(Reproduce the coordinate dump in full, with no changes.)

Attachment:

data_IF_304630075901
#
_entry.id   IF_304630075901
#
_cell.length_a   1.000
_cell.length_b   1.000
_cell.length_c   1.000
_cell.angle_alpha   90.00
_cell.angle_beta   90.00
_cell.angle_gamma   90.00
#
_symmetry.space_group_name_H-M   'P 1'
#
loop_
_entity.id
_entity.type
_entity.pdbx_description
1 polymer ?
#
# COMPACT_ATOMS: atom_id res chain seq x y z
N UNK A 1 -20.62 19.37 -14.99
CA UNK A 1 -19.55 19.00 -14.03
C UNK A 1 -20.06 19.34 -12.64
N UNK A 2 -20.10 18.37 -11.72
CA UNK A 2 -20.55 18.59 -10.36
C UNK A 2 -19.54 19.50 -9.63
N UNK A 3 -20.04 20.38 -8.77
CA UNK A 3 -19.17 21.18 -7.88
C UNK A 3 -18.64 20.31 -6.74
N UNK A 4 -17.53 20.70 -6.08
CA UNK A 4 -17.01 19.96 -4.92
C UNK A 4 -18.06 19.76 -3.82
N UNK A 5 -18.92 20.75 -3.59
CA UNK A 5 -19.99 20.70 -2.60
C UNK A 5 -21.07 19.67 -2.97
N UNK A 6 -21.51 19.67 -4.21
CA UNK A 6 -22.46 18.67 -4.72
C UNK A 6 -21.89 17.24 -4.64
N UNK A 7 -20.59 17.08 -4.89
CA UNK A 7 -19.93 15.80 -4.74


data_IF_304630075901
#
_entry.id   IF_304630075901
#
_cell.length_a   1.000
_cell.length_b   1.000
_cell.length_c   1.000
_cell.angle_alpha   90.00
_cell.angle_beta   90.00
_cell.angle_gamma   90.00
#
_symmetry.space_group_name_H-M   'P 1'
#
loop_
_entity.id
_entity.type
_entity.pdbx_description
1 polymer ?
#
# COMPACT_ATOMS: atom_id res chain seq x y z
N UNK A 1 -20.62 19.37 -14.99
CA UNK A 1 -19.55 19.00 -14.03
C UNK A 1 -20.06 19.34 -12.64
N UNK A 2 -20.10 18.37 -11.72
CA UNK A 2 -20.55 18.59 -10.36
C UNK A 2 -19.54 19.50 -9.63
N UNK A 3 -20.04 20.38 -8.77
CA UNK A 3 -19.17 21.18 -7.88
C UNK A 3 -18.64 20.31 -6.74
N UNK A 4 -17.53 20.70 -6.08
CA UNK A 4 -17.01 19.96 -4.92
C UNK A 4 -18.06 19.76 -3.82
N UNK A 5 -18.92 20.75 -3.59
CA UNK A 5 -19.99 20.70 -2.60
C UNK A 5 -21.07 19.67 -2.97
N UNK A 6 -21.51 19.67 -4.21
CA UNK A 6 -22.46 18.67 -4.72
C UNK A 6 -21.89 17.24 -4.64
N UNK A 7 -20.59 17.08 -4.89
CA UNK A 7 -19.93 15.80 -4.74